The regulations would affect 6,000 airplanes, including most of the models built by Airbus and Boeing, reports CBS News Correspondent Bob Orr.
All manufacturers will have to perform top-to-bottom design reviews to make sure there are no hidden flaws in fuel tank systems that may cause an explosion. And airlines will have to adopt more stringent maintenance programs to ensure safety.
But the biggest changes will come in new planes.
The FAA will require them to be modified to either "minimize the development of combustible vapors" in fuel tanks or "prevent catastrophic damage if ignition does occur."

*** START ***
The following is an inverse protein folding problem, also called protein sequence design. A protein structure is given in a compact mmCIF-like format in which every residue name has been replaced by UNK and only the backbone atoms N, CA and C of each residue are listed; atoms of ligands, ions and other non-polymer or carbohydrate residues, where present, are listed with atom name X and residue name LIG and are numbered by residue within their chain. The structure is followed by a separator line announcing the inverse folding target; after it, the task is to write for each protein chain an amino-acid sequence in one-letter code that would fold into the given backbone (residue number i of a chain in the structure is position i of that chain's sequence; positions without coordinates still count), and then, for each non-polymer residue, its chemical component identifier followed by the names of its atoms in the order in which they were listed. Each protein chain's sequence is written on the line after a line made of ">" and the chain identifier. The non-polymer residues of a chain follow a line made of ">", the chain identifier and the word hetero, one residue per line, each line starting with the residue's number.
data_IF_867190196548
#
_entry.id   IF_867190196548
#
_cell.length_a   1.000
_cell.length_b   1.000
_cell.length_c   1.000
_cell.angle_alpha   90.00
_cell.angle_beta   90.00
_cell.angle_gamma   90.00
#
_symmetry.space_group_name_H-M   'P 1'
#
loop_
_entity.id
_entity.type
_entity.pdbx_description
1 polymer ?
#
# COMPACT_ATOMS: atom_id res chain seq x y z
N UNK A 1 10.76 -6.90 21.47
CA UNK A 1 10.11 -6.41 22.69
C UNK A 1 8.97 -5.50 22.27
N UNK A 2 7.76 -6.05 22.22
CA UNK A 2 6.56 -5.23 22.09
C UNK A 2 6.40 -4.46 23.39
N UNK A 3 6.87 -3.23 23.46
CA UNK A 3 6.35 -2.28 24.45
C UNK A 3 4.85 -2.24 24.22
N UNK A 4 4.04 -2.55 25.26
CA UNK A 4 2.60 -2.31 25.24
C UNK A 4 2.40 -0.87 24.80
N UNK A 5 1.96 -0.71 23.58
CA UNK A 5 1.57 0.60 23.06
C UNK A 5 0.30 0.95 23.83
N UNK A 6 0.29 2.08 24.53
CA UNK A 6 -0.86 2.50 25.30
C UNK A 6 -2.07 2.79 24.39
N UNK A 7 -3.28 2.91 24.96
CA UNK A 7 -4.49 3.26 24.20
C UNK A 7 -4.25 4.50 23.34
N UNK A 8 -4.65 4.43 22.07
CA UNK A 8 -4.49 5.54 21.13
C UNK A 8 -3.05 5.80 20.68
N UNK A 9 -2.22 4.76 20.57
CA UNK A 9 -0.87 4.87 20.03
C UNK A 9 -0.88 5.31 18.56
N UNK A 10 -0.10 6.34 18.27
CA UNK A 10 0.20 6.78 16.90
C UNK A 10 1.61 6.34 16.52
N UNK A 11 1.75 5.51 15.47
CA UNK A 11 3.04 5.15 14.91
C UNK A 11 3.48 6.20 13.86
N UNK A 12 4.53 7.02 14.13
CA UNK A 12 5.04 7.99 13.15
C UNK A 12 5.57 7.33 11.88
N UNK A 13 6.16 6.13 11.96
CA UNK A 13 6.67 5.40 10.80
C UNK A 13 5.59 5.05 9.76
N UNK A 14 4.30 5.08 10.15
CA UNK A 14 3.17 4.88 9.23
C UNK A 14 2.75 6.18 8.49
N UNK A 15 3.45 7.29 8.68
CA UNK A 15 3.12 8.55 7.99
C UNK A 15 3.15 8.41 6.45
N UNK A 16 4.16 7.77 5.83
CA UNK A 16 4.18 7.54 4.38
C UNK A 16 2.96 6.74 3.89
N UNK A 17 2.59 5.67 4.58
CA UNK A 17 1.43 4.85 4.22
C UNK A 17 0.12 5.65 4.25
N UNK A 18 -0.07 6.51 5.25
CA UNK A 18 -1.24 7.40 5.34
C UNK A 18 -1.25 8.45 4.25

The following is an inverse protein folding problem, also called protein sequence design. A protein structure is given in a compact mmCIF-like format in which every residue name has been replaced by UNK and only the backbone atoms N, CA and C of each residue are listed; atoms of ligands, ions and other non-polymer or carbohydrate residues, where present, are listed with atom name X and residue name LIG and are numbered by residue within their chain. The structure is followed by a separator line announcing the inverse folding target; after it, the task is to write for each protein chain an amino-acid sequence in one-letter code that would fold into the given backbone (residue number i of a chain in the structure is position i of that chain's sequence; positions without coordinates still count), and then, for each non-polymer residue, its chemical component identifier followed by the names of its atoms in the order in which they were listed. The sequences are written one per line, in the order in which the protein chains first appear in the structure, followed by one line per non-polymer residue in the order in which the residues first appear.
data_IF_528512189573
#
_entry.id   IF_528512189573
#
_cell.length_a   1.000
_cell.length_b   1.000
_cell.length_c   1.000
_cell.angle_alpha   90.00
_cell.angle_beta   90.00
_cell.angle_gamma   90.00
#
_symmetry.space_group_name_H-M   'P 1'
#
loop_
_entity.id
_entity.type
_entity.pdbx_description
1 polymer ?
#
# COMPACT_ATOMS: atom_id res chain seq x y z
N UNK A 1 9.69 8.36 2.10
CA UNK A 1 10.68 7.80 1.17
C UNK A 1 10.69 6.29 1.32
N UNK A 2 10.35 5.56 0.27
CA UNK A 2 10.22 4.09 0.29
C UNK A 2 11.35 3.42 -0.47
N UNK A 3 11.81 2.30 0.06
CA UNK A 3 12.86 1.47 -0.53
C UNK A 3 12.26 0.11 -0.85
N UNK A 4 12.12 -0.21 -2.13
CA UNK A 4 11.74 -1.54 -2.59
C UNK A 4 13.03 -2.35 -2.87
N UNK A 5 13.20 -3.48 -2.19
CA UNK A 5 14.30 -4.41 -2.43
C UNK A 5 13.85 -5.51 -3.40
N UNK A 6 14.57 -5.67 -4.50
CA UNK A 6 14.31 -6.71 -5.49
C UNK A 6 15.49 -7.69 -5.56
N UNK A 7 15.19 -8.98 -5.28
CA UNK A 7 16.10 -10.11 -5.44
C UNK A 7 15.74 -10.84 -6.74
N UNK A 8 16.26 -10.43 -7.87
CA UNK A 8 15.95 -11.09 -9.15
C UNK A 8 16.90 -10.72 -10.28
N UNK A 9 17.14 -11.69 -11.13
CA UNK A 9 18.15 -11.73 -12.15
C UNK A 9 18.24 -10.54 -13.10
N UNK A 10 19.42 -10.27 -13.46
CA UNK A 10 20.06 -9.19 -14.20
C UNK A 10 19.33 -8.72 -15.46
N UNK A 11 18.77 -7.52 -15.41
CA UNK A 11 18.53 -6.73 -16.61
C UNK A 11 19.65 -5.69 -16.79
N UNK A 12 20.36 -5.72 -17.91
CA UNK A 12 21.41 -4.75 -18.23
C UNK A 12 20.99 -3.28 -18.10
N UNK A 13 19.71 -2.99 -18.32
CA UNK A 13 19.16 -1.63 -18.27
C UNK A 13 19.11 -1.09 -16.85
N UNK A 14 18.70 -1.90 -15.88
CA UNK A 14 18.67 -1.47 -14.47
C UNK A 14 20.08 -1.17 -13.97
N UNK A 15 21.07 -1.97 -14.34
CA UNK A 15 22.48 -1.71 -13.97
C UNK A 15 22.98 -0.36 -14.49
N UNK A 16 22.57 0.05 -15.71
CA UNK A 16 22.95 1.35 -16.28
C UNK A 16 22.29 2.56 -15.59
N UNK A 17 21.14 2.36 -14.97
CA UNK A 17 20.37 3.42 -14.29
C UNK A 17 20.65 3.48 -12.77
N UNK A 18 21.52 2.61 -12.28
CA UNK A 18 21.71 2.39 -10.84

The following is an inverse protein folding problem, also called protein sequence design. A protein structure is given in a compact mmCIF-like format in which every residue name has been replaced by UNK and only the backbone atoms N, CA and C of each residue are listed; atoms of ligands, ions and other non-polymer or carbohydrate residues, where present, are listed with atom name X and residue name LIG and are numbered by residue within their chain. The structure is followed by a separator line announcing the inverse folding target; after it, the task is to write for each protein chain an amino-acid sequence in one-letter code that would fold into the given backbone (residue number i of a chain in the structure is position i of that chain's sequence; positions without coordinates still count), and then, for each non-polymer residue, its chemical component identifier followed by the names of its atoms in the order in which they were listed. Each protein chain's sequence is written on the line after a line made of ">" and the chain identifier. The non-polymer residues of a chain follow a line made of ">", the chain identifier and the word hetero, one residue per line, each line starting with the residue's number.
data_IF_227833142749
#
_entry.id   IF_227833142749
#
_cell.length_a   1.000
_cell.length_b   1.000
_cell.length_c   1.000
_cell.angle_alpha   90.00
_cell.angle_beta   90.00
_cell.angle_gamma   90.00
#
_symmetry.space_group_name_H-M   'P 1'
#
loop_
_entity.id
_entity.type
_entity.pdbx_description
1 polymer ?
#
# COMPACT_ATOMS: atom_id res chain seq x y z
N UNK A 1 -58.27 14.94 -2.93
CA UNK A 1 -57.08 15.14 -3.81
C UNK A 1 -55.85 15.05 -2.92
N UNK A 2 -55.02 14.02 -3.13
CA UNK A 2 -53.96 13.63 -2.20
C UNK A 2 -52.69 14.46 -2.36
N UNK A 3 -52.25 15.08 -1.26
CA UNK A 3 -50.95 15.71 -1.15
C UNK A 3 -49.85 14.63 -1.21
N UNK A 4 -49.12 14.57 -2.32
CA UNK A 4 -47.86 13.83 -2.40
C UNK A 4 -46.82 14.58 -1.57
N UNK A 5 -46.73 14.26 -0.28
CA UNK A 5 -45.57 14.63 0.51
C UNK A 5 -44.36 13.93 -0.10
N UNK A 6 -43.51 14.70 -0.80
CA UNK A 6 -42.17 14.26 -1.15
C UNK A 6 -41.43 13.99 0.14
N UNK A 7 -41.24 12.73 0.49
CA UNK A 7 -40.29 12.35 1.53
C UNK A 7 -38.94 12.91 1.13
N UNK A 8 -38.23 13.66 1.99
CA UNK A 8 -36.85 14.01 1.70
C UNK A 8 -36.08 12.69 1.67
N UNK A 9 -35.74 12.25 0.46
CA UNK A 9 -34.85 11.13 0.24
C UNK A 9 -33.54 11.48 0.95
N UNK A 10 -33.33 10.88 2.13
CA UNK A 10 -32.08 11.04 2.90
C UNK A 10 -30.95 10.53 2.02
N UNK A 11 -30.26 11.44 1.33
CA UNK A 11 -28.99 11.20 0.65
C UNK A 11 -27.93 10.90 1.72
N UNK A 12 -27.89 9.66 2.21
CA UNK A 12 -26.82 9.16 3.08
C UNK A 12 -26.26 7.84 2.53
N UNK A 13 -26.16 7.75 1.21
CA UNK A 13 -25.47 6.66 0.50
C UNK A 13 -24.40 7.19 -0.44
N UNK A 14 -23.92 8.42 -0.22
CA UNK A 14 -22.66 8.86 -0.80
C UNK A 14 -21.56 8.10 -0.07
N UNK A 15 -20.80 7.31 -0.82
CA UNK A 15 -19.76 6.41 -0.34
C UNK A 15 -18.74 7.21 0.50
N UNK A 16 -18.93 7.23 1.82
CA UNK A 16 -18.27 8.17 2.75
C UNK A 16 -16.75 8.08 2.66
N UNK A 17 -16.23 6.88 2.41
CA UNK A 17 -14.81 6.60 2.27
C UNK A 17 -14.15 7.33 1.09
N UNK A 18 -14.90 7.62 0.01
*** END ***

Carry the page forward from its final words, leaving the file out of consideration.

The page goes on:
TWA Flight 800, a 747 bound from New York to Paris, exploded shortly after takeoff in July 1996, killing all 230 aboard. Since the crash, regulators have issued two dozen different safety initiatives dealing with fuel tanks, but nothing this big.
"This proposed action represents a fundamental change in the way aircraft are designed and operated in respect to their fuel tank systems," says Elizabeth Erickson, director of the FAA's aircraft certification service, "and also the way they are maintained."
The new rules, which could lead to design changes on popular planes like the Boeing 747, would cost about $170 million and take nearly two years to implement.
But planes won't be grounded and the airline industry won't likely grumble. Fuel tank systems have been under the microscope ever since the crash of TWA 800, and neither regulators nor manufacturers want to risk another in-flight disaster.